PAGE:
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The Shareholder Forumtm

special project of the public interest program for

Fair Investor Access

Supporting investor interests in

appraisal rights for intrinsic value realization

in the buyout of

Dell Inc.

For related issues, see programs for

Appraisal Rights Investments

Fair Investor Access

Project Status

Forum participants were encouraged to consider appraisal rights in June 2013 as a means of realizing the same long term intrinsic value that the company's founder and private equity partner sought in an opportunistic market-priced buyout, and legal research of court valuation standards was commissioned to support the required investment decisions.

The buyout transaction became effective on October 28, 2013 at an offer price of $13.75 per share, and the appraisal case was initiated on October 29, 2013, by the Forum's representative petitioner, Cavan Partners, LP. The Delaware Chancery Court issued its decision on May 31, 2016, establishing the intrinsic fair value of Dell shares at the effective date as $17.62 per share, approximately 28.1% more than the offer price, with definitive legal explanations confirming the foundations of Shareholder Forum support for appraisal rights.

Each of the Dell shareholders who chose to rely upon the Forum's support satisfied the procedural requirements to be eligible for payment of the $17.62 fair value, plus interest on that amount compounding since the effective date at 5% above the Federal Reserve discount rate.

Note: On December 14, 2017, the Delaware Supreme Court reversed and remanded the decision above, encouraging reliance upon market pricing of the transaction as a determination of "fair value." The Forum accordingly reported that it would resume support of marketplace processes instead of judicial appraisal for the realization of intrinsic value in opportunistically priced but carefully negotiated buyouts.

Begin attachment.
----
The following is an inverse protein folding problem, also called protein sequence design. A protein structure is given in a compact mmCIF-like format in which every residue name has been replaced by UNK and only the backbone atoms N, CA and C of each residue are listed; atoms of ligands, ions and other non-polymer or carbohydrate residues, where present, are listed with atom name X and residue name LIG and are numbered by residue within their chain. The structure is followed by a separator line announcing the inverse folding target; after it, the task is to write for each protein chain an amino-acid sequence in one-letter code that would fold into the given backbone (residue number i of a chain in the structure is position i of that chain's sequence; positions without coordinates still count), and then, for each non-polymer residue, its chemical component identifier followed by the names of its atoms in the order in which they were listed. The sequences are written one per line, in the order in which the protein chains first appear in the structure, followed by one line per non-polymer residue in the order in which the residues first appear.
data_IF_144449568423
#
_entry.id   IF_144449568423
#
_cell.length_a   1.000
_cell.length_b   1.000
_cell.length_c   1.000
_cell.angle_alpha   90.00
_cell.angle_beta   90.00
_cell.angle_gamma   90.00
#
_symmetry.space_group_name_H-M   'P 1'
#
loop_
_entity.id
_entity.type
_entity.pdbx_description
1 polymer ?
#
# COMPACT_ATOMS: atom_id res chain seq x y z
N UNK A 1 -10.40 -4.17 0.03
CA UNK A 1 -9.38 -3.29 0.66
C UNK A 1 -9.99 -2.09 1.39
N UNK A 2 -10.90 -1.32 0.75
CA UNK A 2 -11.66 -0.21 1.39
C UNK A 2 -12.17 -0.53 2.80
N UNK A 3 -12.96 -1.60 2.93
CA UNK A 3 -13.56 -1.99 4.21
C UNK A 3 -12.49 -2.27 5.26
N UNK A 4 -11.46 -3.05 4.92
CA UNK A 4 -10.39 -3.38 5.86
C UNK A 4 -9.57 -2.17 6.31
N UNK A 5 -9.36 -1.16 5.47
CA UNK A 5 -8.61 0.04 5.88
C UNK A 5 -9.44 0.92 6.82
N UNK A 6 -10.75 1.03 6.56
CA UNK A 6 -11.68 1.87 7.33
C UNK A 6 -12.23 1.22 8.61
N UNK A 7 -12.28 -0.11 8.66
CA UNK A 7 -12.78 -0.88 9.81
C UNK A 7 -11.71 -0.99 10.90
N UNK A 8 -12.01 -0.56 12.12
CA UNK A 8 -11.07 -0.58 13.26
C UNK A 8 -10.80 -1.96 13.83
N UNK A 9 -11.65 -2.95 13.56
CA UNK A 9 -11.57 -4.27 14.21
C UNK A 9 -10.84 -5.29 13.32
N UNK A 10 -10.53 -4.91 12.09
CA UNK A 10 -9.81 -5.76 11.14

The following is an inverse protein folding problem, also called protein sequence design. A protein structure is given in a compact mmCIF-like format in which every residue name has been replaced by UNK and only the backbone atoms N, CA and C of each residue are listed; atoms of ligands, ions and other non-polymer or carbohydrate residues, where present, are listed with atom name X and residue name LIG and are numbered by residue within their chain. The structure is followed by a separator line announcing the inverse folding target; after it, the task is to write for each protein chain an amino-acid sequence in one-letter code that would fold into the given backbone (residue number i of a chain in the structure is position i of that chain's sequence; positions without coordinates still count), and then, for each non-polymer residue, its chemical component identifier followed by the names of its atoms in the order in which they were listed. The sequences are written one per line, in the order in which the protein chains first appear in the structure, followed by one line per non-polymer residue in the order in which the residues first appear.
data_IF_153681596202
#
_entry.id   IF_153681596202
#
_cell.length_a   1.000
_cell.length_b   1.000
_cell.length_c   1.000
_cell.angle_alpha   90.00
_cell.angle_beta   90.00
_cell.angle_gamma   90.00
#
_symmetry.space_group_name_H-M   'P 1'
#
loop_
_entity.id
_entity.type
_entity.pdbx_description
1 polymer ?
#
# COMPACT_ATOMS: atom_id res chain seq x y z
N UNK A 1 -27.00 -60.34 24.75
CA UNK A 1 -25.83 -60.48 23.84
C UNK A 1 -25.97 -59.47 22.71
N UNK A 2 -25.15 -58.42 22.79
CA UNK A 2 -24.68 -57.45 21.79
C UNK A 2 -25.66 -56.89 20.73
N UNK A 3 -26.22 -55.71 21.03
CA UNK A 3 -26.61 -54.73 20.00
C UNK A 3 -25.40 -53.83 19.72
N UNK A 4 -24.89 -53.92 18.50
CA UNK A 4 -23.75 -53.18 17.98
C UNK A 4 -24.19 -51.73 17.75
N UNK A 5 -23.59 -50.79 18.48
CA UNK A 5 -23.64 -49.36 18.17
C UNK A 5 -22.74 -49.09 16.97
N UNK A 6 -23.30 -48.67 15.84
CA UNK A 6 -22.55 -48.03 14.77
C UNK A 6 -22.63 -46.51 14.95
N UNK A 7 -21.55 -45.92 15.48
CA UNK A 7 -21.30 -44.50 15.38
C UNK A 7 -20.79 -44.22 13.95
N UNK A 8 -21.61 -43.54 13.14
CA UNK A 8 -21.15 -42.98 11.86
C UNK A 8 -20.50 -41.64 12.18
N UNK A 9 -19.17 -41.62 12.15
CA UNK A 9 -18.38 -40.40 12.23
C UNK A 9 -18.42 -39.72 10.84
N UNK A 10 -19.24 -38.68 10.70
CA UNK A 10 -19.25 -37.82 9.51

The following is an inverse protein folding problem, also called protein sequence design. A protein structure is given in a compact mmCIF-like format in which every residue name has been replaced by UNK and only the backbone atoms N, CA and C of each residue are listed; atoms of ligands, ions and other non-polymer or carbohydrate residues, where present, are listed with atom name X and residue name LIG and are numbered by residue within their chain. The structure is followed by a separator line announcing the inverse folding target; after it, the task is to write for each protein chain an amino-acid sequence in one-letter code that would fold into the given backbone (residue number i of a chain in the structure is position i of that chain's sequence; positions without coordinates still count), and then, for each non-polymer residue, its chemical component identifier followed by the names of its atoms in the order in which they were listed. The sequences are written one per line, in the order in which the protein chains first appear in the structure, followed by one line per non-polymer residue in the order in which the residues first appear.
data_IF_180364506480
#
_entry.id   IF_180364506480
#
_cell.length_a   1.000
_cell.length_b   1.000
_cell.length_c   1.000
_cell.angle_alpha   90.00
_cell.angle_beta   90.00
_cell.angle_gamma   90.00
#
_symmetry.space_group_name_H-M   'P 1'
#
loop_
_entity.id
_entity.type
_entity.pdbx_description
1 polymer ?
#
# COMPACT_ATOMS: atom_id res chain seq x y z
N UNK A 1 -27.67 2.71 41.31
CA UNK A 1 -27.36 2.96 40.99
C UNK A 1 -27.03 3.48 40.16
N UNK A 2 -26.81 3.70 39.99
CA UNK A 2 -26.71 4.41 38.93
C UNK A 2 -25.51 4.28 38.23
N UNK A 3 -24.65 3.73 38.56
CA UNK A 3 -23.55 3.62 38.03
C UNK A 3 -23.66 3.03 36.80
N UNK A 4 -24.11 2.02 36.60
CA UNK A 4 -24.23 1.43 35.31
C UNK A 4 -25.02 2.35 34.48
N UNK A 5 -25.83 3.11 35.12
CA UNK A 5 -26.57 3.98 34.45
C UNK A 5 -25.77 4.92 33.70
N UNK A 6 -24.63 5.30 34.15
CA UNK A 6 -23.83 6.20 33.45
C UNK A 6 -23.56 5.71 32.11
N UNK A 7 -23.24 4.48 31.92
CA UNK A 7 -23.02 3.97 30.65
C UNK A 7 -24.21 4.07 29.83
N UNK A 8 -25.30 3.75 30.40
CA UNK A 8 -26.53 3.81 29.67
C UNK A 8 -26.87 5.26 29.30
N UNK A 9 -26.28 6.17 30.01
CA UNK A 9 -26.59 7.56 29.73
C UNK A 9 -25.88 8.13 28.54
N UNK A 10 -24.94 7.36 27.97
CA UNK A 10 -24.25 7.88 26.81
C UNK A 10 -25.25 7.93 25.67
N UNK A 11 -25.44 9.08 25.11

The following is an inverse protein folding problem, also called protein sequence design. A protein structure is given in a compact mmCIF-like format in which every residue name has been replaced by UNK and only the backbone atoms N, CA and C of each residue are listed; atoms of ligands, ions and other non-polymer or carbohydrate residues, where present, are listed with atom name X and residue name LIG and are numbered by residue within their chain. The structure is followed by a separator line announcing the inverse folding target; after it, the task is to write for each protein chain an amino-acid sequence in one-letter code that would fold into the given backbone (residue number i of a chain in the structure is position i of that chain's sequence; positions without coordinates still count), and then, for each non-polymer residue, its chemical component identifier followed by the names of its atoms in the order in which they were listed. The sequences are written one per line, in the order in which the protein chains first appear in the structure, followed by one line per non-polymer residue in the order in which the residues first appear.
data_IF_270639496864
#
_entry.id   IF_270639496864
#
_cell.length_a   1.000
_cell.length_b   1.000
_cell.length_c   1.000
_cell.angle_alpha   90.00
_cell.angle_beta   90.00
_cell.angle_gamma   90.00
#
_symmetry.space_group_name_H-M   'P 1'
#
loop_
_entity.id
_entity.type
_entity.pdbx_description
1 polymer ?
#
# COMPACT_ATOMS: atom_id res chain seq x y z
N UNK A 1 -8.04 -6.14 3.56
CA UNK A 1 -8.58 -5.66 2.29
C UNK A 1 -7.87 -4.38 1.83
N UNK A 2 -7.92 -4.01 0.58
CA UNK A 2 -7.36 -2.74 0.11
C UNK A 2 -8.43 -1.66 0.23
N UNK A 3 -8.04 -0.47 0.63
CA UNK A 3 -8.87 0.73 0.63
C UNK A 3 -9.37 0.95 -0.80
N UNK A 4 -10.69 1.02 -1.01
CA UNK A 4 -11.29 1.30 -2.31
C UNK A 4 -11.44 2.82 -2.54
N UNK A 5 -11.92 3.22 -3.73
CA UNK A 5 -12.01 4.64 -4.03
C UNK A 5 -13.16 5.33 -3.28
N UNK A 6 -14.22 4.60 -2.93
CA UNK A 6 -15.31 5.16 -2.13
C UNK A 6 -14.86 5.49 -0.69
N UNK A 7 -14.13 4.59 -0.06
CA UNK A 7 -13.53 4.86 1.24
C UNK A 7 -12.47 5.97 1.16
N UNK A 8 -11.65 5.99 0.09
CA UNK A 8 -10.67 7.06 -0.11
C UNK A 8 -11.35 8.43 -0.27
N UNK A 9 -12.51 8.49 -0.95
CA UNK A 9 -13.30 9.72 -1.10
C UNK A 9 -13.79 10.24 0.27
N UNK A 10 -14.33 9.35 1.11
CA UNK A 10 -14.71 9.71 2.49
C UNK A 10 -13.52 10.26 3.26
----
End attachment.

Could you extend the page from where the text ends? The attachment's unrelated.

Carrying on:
A copy of the letter that had been made available to selected reporters the evening of May 9 was publicly disclosed the next morning in the following SEC filing (2013-05-10 06:00:26) as its Exhibit 2 (PDF page 26):


Source: New York Times DealBook, May 9, 2013 article

Mergers & Acquisitions |

Icahn and Southeastern Ready Rival Bid for Dell



Carl C. Icahn, the activist investor, in 2007.

Mark Lennihan/Associated Press

Carl C. Icahn.

The billionaire Carl C. Icahn and Southeastern Asset Management, two of Dell Inc.’s biggest shareholders, plan to bid for the struggling computer maker, seeking to challenge a $24.4 billion takeover that they have criticized as “the great giveaway.”

The effort by Mr. Icahn and Southeastern, disclosed in a letter to Dell’s board Thursday night, is intended as a last-ditch effort to fight the management buyout led by Michael S. Dell, the company’s founder and chief executive, and the private equity firm Silver Lake.

Unlike that bid, which would pay shareholders $13.65 a share in cash, Mr. Icahn and Southeastern are offering to pay shareholders about $12 a share either in cash or in additional shares in the company. The offer would still leave a portion of Dell publicly traded.

And if a special committee of Dell’s board refuses to budge from Mr. Dell’s offer, the two investors have threatened to wage war in the courts.

In the letter to Dell’s board, Mr. Icahn and Southeastern savagely criticize the deliberations that led to Mr. Dell’s offer, calling it inadequate and having the effect of shortchanging other investors.

“We are often cynical about corporate boards, but this board has brought that cynicism to new heights,” the letter said. “This company has suffered long enough from very wrongheaded decisions made by the board and its management.”

Together, Mr. Icahn and Southeastern owned more than 11 percent of Dell’s shares as of late March.